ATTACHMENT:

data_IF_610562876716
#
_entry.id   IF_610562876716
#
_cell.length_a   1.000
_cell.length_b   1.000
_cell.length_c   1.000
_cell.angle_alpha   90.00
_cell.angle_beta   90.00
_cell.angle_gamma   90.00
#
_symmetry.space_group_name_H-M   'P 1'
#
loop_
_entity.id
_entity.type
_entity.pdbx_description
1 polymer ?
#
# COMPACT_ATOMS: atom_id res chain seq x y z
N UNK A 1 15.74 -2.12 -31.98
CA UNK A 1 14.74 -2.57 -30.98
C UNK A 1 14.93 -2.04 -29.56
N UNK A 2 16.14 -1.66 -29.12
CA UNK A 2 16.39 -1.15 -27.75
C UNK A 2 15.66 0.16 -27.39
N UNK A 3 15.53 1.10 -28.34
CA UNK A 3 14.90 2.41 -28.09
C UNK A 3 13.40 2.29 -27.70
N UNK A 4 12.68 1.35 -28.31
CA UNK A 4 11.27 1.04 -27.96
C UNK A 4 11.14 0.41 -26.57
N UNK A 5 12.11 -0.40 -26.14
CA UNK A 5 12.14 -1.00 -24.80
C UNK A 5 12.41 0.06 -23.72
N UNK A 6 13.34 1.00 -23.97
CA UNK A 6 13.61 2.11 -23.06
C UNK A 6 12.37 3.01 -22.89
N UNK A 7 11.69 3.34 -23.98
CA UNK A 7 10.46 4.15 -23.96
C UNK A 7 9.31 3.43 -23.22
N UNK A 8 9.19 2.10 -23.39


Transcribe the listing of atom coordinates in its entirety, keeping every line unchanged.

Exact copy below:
data_IF_610562876716
#
_entry.id   IF_610562876716
#
_cell.length_a   1.000
_cell.length_b   1.000
_cell.length_c   1.000
_cell.angle_alpha   90.00
_cell.angle_beta   90.00
_cell.angle_gamma   90.00
#
_symmetry.space_group_name_H-M   'P 1'
#
loop_
_entity.id
_entity.type
_entity.pdbx_description
1 polymer ?
#
# COMPACT_ATOMS: atom_id res chain seq x y z
N UNK A 1 15.74 -2.12 -31.98
CA UNK A 1 14.74 -2.57 -30.98
C UNK A 1 14.93 -2.04 -29.56
N UNK A 2 16.14 -1.66 -29.12
CA UNK A 2 16.39 -1.15 -27.75
C UNK A 2 15.66 0.16 -27.39
N UNK A 3 15.53 1.10 -28.34
CA UNK A 3 14.90 2.41 -28.09
C UNK A 3 13.40 2.29 -27.70
N UNK A 4 12.68 1.35 -28.31
CA UNK A 4 11.27 1.04 -27.96
C UNK A 4 11.14 0.41 -26.57
N UNK A 5 12.11 -0.40 -26.14
CA UNK A 5 12.14 -1.00 -24.80
C UNK A 5 12.41 0.06 -23.72
N UNK A 6 13.34 1.00 -23.97
CA UNK A 6 13.61 2.11 -23.06
C UNK A 6 12.37 3.01 -22.89
N UNK A 7 11.69 3.34 -23.98
CA UNK A 7 10.46 4.15 -23.96
C UNK A 7 9.31 3.43 -23.22
N UNK A 8 9.19 2.10 -23.39